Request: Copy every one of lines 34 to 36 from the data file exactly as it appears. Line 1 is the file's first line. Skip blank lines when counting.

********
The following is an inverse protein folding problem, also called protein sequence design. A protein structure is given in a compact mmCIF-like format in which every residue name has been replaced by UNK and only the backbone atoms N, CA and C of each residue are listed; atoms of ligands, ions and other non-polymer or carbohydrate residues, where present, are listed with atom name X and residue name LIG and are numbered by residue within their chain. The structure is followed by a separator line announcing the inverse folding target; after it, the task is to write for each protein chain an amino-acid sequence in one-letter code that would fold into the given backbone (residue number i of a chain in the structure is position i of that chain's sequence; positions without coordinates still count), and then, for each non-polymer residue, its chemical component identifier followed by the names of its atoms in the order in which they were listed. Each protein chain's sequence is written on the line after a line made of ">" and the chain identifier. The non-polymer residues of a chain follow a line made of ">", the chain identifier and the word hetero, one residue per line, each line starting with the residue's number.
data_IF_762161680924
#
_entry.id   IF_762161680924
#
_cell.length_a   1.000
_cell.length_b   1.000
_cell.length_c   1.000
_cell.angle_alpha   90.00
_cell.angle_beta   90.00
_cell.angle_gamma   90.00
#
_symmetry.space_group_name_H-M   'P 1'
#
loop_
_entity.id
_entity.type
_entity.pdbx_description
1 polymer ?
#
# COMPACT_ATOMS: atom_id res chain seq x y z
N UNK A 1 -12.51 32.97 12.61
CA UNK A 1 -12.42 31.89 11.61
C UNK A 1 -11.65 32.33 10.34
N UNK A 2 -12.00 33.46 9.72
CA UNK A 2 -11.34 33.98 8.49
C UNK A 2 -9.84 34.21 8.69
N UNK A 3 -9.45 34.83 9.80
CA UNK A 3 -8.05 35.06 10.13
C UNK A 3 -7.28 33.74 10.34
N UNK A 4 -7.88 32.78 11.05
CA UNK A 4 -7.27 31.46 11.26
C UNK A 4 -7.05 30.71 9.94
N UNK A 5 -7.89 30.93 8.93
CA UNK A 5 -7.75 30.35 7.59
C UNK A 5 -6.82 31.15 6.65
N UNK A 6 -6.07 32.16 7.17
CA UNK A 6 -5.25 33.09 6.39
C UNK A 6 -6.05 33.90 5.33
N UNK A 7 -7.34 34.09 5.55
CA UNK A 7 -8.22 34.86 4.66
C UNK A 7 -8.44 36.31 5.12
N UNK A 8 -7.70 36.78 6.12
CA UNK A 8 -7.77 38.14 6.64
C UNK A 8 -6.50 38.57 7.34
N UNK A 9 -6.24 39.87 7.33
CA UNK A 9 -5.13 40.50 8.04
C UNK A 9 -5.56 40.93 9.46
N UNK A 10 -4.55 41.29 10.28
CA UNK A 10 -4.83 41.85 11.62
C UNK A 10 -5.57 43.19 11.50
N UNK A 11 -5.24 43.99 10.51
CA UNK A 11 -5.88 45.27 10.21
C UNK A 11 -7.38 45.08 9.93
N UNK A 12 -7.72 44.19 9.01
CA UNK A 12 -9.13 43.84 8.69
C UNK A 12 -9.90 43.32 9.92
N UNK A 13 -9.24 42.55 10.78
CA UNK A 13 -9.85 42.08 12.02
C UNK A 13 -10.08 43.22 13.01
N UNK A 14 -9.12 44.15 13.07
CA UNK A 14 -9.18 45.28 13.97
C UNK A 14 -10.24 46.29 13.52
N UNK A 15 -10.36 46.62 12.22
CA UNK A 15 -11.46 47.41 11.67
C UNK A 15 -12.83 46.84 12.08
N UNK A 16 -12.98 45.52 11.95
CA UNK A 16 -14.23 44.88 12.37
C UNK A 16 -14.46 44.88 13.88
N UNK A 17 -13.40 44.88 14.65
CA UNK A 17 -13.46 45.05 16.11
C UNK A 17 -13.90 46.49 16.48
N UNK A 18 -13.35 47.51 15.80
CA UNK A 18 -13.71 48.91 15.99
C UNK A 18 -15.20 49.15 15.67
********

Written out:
N UNK A 5 -7.89 30.93 8.93
CA UNK A 5 -7.75 30.35 7.59
C UNK A 5 -6.82 31.15 6.65